We’ve deliberately ignored the likely small and regular gyrations in the fund price to keep these examples simple.

Small daily fund-price wobbles don’t significantly affect your investment outcome compared to the significant price shifts in our examples.

Also, while these are extreme examples, they’re not unrealistic.

Even globally diversified stock market-based funds experienced two big falls (of 40 per cent and 30 per cent) in recent decades.

Just remember that such stockmarket-based funds also deliver better returns than cash deposits over most 10-year time periods.

Who might be happy (or upset) in these scenarios?

Who might be happy with a stock market crash. Paul Claireaux

To be clear, we’d never suggest that anyone would be happy with the extremely difficult times that may be associated with a serious stock-market crash.

The dot.com crash in the stock market (between 2000 and 2003) was different in this regard, but crashes are often associated with widespread job losses, wages failing to keep up with inflation, falling home prices and high-interest rates on mortgages and other loans.

The experience for Grace, if a recession had forced her to encash her investments early (or Robert, if he were unable to continue paying into his regular investment plan) would be very different to what we show here.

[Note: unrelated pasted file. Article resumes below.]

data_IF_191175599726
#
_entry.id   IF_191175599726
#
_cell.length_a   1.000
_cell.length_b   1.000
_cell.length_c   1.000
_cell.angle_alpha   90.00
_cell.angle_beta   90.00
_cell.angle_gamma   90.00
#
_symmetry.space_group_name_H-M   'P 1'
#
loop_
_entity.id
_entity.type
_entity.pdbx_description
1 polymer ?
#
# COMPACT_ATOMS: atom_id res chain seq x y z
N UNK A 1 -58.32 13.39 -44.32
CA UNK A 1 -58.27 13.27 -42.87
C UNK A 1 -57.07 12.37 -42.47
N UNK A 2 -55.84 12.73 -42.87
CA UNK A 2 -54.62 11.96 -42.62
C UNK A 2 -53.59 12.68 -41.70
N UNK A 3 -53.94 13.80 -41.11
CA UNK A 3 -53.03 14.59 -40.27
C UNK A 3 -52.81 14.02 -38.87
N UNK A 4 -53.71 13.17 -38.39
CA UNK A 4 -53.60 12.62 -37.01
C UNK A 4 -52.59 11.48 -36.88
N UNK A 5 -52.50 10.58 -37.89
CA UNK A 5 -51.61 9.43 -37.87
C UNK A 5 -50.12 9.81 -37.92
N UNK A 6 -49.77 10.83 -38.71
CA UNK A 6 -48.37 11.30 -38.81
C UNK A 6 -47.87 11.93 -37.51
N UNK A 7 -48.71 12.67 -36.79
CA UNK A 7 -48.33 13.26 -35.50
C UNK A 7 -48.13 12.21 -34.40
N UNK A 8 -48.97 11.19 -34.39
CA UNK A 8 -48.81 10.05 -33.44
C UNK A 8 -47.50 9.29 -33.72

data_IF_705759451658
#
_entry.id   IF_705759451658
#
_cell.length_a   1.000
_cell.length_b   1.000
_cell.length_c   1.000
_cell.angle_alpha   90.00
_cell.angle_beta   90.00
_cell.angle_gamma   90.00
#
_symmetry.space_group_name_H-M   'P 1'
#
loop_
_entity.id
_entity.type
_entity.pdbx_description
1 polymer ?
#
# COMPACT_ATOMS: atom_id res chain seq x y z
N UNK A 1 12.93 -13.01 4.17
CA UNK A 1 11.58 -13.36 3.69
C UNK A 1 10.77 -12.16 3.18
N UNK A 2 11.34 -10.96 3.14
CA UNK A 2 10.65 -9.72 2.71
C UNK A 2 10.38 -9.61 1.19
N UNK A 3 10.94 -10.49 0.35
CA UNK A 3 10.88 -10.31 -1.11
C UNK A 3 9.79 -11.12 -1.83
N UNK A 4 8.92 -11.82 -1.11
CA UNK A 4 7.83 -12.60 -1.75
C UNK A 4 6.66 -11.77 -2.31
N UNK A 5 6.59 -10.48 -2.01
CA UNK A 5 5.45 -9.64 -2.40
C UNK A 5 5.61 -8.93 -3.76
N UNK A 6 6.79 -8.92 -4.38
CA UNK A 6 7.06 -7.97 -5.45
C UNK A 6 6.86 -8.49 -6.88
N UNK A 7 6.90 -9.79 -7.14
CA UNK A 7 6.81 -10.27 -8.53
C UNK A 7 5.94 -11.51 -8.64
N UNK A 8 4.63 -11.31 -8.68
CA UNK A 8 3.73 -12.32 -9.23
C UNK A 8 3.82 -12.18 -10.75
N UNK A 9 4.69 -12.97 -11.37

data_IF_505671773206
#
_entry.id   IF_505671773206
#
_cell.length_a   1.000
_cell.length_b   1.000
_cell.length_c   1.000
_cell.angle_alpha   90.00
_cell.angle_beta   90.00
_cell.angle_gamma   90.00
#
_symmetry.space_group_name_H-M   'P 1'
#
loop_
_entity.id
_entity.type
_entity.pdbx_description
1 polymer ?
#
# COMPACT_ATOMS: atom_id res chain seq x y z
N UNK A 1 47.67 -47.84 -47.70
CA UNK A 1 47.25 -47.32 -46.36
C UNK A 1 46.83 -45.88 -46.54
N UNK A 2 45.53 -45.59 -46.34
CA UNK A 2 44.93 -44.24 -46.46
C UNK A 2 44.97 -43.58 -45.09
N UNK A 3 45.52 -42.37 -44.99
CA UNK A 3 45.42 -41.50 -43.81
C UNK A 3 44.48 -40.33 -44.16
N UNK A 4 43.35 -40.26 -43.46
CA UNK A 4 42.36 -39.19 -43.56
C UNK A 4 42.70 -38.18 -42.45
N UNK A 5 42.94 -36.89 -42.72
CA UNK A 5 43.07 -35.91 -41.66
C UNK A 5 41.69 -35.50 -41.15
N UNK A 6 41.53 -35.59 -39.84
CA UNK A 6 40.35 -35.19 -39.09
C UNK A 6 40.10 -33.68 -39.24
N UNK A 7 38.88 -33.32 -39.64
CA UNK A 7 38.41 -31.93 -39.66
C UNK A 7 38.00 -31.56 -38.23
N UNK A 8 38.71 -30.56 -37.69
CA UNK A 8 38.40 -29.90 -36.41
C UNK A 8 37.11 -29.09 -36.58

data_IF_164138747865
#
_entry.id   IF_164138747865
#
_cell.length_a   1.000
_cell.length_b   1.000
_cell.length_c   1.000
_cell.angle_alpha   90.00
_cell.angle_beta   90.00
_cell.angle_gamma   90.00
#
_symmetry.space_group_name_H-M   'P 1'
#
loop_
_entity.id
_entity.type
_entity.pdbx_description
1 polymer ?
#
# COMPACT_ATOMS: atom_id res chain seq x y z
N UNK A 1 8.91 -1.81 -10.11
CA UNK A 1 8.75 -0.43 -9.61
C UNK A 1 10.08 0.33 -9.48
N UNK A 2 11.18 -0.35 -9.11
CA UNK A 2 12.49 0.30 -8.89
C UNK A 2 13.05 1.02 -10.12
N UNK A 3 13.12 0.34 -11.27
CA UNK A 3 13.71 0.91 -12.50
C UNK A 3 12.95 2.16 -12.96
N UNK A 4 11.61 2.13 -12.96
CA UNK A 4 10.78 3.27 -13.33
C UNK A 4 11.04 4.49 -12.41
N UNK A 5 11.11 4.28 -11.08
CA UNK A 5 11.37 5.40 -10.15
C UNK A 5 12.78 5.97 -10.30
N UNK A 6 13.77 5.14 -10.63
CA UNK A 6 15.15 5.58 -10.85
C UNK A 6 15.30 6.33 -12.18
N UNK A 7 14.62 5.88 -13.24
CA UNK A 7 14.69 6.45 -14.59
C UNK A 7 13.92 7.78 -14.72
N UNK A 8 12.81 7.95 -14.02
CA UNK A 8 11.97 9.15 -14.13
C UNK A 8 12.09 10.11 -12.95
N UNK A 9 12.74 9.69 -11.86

We, therefore, assume that each of our three imaginary investors did the wise thing.

We assume that each built a substantial fund of accessible bank deposits to use in an economic or another emergency (like needing to pay for substantial repairs to their home or their car) before they invested.

In this Insight, we just want to explore how each of our investors might *feel* during our two very different scenarios.

And, before reading further, jot down how you think they would feel – in a table like this one.

Who would feel happy, upset, confused or indifferent about their investments, in the two scenarios shown?

Who might be upset by a stock market crash. Answer table. Paul Claireaux

Here’s how we know this plays out.

First, in a boom and slow growth scenario:

Boom and Growth Fund Path. Paul Claireaux

Robert (our regular investor) would initially be elated as he sees his first year’s investment grow in value by 50%.

However, over time, he may become frustrated by the slow growth of his accumulated funds. And, after ten years, his effective rate of return on all his regular investments would be just 4.2% p.a.

So, while Robert would have made a positive return, his accumulated fund after ten years won’t be much more than he paid in.

And after such a great start, he might wonder what had gone wrong with his Investment plan.

Of course, nothing went wrong with his investment fund.

It’s just that after the first year, Robert’s subsequent investments only grew at 3% p.a.